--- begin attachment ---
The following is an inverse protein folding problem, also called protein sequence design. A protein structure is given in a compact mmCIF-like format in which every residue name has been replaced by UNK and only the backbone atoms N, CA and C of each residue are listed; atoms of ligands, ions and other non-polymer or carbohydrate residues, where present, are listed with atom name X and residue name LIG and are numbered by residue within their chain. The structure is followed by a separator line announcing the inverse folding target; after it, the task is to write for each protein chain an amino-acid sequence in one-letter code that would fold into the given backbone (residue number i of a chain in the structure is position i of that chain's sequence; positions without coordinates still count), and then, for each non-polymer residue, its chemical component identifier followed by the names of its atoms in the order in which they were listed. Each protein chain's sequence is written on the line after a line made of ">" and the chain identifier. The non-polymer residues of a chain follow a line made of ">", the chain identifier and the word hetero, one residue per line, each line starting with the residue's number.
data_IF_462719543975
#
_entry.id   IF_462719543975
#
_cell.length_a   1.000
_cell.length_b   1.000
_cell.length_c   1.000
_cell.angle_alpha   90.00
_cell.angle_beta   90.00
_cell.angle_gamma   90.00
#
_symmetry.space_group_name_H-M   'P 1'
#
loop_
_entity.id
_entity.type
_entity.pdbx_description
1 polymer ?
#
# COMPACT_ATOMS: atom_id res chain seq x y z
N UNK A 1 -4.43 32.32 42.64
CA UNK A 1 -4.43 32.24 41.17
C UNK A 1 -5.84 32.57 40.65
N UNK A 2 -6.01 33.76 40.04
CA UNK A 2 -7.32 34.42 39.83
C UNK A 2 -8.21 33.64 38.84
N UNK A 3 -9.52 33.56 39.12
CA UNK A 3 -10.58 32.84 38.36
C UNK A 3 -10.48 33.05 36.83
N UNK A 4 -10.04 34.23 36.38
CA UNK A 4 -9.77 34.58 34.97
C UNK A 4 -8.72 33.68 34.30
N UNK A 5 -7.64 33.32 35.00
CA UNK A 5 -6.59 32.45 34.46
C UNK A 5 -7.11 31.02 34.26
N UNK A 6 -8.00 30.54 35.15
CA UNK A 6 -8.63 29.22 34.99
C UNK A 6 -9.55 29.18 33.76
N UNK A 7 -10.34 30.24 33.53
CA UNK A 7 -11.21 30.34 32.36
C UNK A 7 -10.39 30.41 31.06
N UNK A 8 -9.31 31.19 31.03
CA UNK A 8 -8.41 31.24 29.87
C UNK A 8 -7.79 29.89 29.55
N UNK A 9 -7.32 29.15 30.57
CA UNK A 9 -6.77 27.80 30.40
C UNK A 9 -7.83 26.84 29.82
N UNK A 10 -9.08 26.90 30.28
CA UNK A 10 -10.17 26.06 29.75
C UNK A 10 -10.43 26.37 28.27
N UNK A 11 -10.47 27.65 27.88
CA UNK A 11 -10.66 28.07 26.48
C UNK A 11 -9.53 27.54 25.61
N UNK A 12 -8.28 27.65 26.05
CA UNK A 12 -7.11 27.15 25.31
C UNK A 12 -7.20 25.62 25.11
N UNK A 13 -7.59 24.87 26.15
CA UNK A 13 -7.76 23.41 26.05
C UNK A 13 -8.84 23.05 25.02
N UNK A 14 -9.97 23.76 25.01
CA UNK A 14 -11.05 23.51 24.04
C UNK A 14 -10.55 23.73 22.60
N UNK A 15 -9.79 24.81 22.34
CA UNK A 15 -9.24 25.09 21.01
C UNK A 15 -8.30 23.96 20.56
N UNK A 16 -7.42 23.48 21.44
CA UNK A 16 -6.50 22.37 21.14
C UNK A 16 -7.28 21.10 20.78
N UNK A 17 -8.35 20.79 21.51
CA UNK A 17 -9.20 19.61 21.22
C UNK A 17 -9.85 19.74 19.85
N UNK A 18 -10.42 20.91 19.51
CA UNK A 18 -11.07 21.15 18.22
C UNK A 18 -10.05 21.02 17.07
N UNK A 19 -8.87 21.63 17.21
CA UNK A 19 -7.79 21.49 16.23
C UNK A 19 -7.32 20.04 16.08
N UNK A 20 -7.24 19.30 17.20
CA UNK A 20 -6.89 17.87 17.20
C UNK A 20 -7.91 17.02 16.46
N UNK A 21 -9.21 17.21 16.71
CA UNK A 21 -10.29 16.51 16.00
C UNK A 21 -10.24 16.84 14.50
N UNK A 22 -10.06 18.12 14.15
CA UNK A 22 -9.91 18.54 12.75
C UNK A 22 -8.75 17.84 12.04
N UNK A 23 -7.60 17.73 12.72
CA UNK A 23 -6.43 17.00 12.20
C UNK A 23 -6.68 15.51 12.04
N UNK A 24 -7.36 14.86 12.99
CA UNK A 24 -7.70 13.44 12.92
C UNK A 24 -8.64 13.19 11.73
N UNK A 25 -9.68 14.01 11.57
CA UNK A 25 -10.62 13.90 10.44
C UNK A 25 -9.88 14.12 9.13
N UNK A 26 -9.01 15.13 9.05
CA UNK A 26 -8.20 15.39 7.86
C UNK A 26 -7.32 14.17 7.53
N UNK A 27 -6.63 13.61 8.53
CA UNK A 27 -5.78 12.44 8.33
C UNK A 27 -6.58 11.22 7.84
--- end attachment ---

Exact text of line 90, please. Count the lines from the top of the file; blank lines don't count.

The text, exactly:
C UNK A 23 -6.68 15.51 12.04